A supercity will mean lower rates – yeah right
So much of the supercity is about money. For some it’s about how much will they make from getting hold of the region’s assets. For others, how much will they save in rates.
But after 1989 and the amalgamation of Auckland’s 29 councils did we get lower rates? Has anyone seen a lowering of rates from any of the cities created?
Some argue it will happen this time because Local Government Minister Rodney Hide and the Employers and Manufacturers’ Association say it will, but the legislation proposes council-owned assets – particularly Watercare, Ports of Auckland and airport shares – be taken out of public control and placed in separate legal entities called council-controlled organisations.
Those come with the normal company trappings – well-paid directors and a profit motive.
Many commentators believe this move is the first step towards selling the region’s assets to private enterprise, which can then gouge money from the asset base and the public.
When that happens there will not only be an increase in the costs of the goods supplied but the savings – such as water at cost, the current system for many council suppliers – will disappear. Profits from the ports, which go to improved public transport, will go into private hands.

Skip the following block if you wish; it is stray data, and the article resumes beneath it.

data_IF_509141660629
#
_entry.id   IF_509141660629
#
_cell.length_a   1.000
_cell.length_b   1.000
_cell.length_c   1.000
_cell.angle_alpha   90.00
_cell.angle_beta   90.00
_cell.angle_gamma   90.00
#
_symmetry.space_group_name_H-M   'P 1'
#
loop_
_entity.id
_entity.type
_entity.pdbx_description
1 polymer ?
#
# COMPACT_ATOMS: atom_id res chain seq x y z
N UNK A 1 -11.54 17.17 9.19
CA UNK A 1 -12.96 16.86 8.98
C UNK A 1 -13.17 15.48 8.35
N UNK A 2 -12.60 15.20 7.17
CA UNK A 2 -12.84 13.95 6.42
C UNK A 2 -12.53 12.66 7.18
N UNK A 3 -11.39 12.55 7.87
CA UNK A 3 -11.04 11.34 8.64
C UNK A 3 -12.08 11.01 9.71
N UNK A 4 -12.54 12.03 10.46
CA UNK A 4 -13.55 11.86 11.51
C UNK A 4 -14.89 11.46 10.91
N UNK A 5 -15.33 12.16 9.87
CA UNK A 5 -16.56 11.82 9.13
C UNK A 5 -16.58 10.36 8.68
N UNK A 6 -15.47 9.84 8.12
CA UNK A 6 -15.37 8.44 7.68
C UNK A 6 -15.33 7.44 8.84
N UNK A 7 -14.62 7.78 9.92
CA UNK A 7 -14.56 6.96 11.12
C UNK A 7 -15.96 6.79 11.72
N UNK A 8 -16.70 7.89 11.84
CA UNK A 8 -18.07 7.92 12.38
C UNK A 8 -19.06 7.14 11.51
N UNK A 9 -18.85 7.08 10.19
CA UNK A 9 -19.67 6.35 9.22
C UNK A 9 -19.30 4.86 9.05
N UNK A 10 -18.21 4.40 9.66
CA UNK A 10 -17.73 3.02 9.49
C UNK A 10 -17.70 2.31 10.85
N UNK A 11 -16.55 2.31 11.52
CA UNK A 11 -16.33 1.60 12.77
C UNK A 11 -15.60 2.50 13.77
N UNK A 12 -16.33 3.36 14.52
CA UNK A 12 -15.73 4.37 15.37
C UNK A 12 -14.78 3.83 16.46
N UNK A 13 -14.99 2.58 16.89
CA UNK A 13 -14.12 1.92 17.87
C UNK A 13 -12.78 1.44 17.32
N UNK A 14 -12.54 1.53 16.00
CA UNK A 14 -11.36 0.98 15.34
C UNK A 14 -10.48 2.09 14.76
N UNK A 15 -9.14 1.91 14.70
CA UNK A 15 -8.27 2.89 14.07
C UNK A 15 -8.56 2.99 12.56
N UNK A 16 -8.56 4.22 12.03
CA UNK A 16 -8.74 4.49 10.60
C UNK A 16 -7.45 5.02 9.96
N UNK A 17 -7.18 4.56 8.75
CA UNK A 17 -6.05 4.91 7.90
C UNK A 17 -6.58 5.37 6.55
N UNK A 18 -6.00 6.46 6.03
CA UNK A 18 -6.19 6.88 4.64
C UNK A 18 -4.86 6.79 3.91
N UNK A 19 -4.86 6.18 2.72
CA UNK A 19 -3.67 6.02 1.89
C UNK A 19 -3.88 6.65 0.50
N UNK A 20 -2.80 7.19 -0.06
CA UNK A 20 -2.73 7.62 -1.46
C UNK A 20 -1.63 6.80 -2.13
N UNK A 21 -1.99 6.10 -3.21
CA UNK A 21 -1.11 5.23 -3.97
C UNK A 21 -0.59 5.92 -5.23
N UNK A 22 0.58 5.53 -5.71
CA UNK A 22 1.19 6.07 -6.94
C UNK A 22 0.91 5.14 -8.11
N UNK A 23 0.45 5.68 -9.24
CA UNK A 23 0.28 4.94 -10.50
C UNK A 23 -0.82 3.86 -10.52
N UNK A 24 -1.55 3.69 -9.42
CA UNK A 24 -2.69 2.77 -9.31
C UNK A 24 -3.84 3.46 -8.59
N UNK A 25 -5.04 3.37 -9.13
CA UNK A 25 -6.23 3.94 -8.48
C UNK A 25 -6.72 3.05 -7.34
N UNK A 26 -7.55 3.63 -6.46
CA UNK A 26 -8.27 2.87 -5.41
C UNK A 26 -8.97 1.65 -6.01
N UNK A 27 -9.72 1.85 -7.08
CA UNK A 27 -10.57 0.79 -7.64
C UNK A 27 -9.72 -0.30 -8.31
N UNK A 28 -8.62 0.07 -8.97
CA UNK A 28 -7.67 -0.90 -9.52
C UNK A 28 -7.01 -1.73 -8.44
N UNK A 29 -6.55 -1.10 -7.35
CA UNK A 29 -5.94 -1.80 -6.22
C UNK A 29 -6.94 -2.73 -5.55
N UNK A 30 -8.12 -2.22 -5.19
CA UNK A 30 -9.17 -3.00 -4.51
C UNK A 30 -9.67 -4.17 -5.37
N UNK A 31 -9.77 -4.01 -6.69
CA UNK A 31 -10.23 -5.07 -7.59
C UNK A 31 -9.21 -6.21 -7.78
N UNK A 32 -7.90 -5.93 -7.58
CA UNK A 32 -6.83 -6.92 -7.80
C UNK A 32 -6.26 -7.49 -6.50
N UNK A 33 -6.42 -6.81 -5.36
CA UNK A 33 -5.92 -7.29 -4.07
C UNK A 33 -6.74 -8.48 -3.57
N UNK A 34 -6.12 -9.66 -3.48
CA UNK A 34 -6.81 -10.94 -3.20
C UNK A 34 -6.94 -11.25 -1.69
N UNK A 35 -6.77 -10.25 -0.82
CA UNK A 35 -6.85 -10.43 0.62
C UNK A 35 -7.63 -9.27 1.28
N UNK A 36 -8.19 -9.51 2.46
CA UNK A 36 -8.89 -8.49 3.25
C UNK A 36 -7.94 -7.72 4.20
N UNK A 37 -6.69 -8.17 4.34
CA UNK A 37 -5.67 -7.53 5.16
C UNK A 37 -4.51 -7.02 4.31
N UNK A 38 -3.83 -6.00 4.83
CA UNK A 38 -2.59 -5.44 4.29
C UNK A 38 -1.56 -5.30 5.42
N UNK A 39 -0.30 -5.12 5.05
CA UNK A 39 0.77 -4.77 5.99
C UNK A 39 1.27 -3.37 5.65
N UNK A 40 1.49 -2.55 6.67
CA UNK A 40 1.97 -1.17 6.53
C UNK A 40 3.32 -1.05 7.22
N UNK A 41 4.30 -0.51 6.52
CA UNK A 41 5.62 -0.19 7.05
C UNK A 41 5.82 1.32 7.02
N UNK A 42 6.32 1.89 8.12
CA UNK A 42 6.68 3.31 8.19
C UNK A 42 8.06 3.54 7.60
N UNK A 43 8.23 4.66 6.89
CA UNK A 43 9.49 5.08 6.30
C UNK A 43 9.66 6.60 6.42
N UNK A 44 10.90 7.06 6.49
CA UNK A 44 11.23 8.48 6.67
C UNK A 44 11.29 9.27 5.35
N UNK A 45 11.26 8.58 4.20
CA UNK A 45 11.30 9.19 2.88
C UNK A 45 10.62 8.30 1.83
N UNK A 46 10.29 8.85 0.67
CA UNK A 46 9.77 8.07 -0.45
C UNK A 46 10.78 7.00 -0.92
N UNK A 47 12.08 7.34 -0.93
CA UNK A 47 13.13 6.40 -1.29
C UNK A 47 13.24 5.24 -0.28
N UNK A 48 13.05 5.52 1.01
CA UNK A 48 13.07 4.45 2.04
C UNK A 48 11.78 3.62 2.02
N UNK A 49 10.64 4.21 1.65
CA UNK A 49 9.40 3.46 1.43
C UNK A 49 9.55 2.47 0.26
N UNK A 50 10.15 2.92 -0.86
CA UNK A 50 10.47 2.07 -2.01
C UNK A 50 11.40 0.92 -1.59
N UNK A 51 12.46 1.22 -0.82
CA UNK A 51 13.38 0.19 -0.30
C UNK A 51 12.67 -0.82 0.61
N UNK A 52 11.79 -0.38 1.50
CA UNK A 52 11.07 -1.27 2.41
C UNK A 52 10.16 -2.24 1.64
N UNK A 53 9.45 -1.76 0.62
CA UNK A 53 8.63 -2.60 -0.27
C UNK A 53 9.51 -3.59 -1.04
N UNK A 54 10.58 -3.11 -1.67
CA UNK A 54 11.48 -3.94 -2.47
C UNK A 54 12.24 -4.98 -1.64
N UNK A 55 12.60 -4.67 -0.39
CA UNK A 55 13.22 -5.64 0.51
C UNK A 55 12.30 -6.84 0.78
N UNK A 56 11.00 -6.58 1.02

That will mean that either the improvements stop or rates will go up to fund them.
More serious is the plan that all water assets be rolled into one body for privatisation.
This most vital of services, lifesaving water, should always be held in public ownership.
If overseas examples of water ownership are anything to go by, we can look forward to higher prices, less efficiency and asset depreciation, rather like the electricity “reforms”.
Allowing private control would, in my view, be economic treachery. But I’m sure that’s not how Sir Roger Douglas and Mr Hide will characterise it.
Part of the smokescreen for this will be arguments that privatisation will provide greater efficiencies, another that to make Auckland a supercity we must sell off assets owned by you and me to pay for the changes needed.
Someone has to pay for this supersized bureaucracy with inflated salaries and the ongoing inefficiencies the organisation will have to deal with under the burden of illconstructed legislation.
Get ready to pay more for many of your current services, more for public transport, and higher rates. You will have to because you will be living in a super-duped region.
Tony Holman has been involved in local government for 21 years, has been Watercare Services chairman of directors and a manager in a number of statutory bodies.